10. The Forsyte Saga (2002): Epic. Extremely epic. Hence Saga. But beautifully filmed and acted; the villainous Soames (Damian Lewis) will have your skin crawling with creepiness throughout.
9. Lorna Doone (2000): A Romeo and Juliet-esque tale full to the brim with forbidden love, action, and suspense, Lorna Doone is a classic romance set in the wilds of 17th-century England. (A&E)
8. Under the Greenwood Tree (2005): A lesser known Hardy novel. Keeley Hawes (Matthew Macfadyen’s very lucky wife) shines as a lady being courted by a quite a few men.
7. The Tenant of Wildfell Hall (1996): Sort of a Jane Eyre in reverse - oh those Brontë sisters! But this understated story will indeed hold your attention till the last.
6. Persuasion (2007): Sally Hawkins plays Anne Elliott to a T. This posthumous Austen novel is brought stunningly to life in a lush, lovely scope. And it’s a must see for three small words - Rupert Penry-Jones (above...bow chicka wow wow).
5. Tess of the d’Urbervilles (2008): This has been a favorite novel of mine since I read it in 10th grade - despite its tragicness. I loved the A&E adaptation starring Justine Waddell, but I must say I that enjoyed Gemma Arterton and Eddie Redmayne a bit more.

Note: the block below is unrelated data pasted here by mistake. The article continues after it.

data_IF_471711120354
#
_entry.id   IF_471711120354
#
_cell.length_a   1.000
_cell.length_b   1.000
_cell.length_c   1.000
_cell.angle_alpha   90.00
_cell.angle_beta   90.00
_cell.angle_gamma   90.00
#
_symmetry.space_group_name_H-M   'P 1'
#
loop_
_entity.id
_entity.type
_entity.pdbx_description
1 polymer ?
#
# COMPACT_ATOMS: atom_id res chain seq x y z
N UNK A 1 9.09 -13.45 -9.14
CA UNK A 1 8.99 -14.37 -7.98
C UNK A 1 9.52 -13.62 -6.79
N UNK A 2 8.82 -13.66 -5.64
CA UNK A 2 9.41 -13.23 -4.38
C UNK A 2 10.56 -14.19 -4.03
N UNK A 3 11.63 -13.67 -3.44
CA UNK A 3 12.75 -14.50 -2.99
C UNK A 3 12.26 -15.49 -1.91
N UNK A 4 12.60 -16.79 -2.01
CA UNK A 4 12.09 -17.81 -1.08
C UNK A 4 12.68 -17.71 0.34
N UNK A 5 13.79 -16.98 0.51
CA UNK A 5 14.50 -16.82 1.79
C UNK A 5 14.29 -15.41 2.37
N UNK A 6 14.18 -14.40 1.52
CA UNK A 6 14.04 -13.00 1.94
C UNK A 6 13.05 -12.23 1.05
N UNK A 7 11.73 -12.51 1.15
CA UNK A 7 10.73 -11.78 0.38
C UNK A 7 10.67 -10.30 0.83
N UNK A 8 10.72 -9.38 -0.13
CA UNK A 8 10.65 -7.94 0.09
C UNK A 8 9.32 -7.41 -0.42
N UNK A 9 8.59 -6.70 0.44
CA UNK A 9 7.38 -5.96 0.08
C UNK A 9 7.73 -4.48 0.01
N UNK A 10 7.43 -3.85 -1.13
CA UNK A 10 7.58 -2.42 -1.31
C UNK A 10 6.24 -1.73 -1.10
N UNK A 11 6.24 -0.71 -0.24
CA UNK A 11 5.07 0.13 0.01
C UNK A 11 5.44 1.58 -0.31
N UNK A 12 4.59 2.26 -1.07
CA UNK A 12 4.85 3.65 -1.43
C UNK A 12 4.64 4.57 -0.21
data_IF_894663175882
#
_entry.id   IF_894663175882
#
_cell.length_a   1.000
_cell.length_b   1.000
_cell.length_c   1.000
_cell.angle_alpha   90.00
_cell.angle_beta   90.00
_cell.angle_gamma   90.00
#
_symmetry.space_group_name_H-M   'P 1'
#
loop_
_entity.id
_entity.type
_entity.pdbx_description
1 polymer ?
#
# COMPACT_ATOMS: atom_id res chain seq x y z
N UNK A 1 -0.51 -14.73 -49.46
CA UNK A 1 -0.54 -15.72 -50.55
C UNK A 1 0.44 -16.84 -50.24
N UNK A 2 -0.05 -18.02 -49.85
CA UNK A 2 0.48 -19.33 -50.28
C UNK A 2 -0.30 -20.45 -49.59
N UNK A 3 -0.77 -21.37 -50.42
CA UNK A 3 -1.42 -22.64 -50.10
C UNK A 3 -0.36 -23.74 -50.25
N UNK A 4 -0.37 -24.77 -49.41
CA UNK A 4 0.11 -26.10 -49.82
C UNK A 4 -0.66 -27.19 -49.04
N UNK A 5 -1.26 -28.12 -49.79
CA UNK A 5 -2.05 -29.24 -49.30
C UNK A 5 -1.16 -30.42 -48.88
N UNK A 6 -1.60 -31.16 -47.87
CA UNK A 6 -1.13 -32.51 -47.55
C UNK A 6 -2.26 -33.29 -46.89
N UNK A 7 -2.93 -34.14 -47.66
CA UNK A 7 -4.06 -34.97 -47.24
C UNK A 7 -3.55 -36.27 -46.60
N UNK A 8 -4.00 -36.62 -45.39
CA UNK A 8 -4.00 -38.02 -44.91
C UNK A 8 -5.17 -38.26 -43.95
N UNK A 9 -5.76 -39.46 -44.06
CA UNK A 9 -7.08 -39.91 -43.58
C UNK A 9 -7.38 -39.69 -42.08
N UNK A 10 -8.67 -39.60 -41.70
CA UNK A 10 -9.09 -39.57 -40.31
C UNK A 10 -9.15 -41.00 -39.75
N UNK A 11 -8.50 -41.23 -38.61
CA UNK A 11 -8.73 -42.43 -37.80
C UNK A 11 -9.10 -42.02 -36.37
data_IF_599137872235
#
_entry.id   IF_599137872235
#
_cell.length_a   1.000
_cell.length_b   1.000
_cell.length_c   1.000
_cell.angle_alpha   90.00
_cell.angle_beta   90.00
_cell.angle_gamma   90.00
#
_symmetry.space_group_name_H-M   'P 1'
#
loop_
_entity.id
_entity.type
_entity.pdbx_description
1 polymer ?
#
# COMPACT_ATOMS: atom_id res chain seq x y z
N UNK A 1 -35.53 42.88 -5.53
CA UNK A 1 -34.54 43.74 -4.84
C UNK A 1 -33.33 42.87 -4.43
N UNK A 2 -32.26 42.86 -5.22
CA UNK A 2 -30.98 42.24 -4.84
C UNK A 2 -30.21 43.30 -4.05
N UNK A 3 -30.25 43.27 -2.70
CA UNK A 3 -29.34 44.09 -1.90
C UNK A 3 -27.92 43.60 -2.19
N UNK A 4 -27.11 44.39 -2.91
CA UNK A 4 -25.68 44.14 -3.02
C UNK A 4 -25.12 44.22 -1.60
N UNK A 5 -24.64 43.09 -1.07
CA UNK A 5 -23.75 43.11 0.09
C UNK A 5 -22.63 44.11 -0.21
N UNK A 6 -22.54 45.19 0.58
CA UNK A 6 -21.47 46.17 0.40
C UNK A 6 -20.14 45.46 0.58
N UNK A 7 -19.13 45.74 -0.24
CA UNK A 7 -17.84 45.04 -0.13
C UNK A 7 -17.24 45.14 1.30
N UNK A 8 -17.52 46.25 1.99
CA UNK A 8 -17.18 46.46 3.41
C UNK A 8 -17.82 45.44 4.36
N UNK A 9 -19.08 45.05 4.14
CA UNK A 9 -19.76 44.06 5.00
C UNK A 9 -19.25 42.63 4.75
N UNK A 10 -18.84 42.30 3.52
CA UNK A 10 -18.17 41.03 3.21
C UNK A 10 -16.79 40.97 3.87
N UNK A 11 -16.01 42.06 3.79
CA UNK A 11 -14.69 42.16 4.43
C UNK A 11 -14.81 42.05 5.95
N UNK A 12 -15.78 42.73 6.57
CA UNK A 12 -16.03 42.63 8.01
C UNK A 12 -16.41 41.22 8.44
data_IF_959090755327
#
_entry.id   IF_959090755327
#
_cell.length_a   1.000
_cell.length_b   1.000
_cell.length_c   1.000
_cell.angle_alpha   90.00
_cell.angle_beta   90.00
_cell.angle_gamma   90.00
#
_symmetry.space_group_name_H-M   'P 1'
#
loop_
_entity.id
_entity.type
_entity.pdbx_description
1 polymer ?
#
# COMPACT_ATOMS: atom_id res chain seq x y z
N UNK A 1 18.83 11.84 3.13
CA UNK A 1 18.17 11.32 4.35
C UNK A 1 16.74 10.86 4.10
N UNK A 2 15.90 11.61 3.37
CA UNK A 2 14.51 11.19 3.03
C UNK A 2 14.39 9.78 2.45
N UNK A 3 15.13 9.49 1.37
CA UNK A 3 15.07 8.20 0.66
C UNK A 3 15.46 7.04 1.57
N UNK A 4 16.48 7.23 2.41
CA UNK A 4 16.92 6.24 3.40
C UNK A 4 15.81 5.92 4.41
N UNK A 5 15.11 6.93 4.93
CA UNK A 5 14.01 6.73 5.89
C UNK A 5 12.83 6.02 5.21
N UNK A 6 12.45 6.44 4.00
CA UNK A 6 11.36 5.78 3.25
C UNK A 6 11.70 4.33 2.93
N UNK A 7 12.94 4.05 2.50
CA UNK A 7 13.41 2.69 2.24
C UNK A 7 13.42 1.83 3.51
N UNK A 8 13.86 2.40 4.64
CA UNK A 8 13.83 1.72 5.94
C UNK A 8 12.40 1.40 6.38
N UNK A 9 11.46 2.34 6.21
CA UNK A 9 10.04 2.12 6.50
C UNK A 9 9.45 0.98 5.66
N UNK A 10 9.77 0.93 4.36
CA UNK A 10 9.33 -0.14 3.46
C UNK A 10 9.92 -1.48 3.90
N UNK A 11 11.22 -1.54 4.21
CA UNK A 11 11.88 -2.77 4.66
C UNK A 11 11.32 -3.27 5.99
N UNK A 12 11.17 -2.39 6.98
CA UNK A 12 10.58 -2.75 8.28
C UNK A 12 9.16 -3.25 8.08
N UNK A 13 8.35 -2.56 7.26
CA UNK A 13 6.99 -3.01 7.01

4. North and South (2004): It’s unfortunate that Elizabeth Gaskell is so overshadowed by Austen and the Brontës. But her tale of strong-willed, misunderstood lovers during the Industrial Revolution is phenomenal.
3. Cranford (2007, 2009): Another Gaskell gem! This charming, often hilarious production recounts the trials and tribulations of a small country town. It’s sometimes kooky but always endearing. Judi Dench, ‘nuff said!
2. Jane Eyre (2006): In her acting debut, Ruth Wilson more than holds her own alongside the formidable Toby Stephens. Love, love, love this version! One of my favorite novels, too.
1. Little Dorrit (2008): Though I’m ashamed to say I’d never heard of this Dickens novel, I relished every second of the Masterpiece film. While it waxes Dickens at his lower-class-best, the actors play their parts to perfection. (And it doesn’t hurt that Matthew Macfadyen is one of the leads.)
There are so many treasures out there that Masterpiece has brought into our homes, into our lives. So many books that I can’t wait to read (I do work in publishing so I feel obligated to say that the book is always better!)
Maybe I’m a Masterpieceoholic because I believe romance is dead and see it living on in these films. Or perhaps because Mad Men isn’t on all year round.
But I agree with the nutty Blanche DuBois from A Streetcar Named Desire. She said, “Their literary heritage is not what they treasure above all else.”
So true. Maybe we should start treasuring this rich, bountiful written heritage of ours. Whether you read the book or watch the Masterpiece Classic. Ah hem, maybe you should start. You won’t regret it.
(If you’ve actually read this entire opus on romantic period dramas, bravo. As much of an anachronism as I may seem, I will have you know that I did not score 100% on this quiz. Oh no, I got two wrong. See how you do!)